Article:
I took today off work today to come down to Tokyo to have some meetings about future J-List and JAST USA projects. As long as I was going to be in the neighborhood, I decided to visit a certain penguin named Grape-kun, who lives at the Tobu Zoo. This is the penguin that became an otaku when his keepers placed a 2D cutout of Hululu, a penguin from the surprise hit CGI anime Kemono Friends, in his enclosure. Grape-kun decided he was in love with Hululu, and now they’re the greatest love story of the year. It was great fun, hanging out with all my animal friends!
While I’m the visible face of J-List, the heart and soul of the company is our president, my wife. Friday is moving day for Mrs. J-List, when she’ll move from her external office to one we’ve built on our own land near the company. One thing about the Japanese: they can be extremely superstitious, and there are several different systems at work in daily life in Japan. These include:
- 六曜 rokuyo, a cycle of six lucky and unlucky days that determine when to get married in order to avoid divorce.
- 風水 feng shui, the Chinese belief that color and direction can affect our happiness.
- 方位学 houi -gaku, an ancient kind of astrology based on lucky direction. Tokyo is located where exactly it is because that’s a “lucky” position in relation to Kyoto, which brings prosperity to the whole country.
- 厄年 yaku-doshi, extremely unlucky years which are age 19, 33 and 37 for women and 25, 42 and 60 for males. You should avoid starting new projects during these years.
- Western astrology, which many Japanese follow.
- Shintoism, the belief that there are kami or gods in natural objects including the the ground itself, which must be appeased with ritual offerings when doing things like breaking ground on a new building.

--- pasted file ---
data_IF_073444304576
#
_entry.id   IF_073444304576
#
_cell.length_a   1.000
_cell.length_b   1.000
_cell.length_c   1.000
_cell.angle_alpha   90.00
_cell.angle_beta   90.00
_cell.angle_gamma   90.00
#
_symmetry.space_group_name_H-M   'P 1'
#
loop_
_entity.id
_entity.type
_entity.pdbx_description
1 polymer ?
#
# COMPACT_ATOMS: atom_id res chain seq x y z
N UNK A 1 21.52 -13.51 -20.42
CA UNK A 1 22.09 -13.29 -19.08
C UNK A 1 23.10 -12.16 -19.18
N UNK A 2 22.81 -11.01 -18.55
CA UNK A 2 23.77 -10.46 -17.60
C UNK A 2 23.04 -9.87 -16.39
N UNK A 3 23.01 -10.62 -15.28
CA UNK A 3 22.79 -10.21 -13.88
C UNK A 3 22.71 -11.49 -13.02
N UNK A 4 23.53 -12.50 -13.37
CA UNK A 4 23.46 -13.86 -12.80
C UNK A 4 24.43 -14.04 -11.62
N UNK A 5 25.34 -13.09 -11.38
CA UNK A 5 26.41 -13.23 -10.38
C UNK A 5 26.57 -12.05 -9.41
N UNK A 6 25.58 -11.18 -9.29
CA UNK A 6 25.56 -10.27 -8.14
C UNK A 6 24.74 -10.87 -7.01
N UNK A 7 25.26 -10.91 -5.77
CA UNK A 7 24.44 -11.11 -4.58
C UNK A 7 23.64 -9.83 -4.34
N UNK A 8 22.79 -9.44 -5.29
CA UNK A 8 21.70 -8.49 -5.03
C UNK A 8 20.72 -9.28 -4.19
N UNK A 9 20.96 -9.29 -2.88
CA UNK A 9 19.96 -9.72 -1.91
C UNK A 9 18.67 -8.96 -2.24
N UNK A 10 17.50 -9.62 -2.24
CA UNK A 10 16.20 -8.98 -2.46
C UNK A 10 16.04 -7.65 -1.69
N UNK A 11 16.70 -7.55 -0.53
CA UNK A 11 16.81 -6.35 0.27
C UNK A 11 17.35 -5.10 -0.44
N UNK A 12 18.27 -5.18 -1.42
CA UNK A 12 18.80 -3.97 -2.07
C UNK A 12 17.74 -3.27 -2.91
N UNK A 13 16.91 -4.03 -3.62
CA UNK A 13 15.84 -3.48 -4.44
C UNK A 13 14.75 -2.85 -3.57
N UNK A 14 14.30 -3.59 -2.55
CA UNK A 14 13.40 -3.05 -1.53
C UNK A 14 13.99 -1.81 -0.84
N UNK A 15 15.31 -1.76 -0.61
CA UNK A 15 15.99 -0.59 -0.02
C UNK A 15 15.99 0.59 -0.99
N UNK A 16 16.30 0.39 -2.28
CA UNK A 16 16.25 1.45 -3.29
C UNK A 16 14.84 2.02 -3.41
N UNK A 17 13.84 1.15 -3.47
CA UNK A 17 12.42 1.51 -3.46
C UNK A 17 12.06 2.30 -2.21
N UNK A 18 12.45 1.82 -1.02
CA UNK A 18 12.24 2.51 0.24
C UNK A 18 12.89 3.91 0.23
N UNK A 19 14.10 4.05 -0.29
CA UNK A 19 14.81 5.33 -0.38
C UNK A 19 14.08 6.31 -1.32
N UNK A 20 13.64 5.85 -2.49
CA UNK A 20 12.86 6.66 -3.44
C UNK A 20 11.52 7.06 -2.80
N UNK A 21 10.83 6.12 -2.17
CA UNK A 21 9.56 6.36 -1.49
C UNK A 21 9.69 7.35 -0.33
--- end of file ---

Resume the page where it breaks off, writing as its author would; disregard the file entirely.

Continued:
- Buddhism, which in Japan is largely concerned with remembering your ancestors trying to do what you think they’d want you to do.
Japanese will typically consult one or more of these systems when making big life changes like getting married, starting a business, beginning construction on a house or even taking delivery of a new car, in order to maximize good luck and minimize the chance of some bad outcome. The system my wife follows is a Chinese-Japanese-Korean one called the Four Pillars of Destiny, and according to this system, Friday is the luckiest possible day for her to make her office move. So let’s hope it’s a lucky day, so there will be lots of happy times in the future for J-List!
We got great news for you: were opening preorders for the highly-anticipated moe strategy game Eiyu*Senki, which we will be publishing soon. The game is outstanding, a fabulous world that you must conquer, with the help of super cute gender-bent versions of famous characters from history, everyone from King Arthur to Napolean to Nostradamus. Preorder now!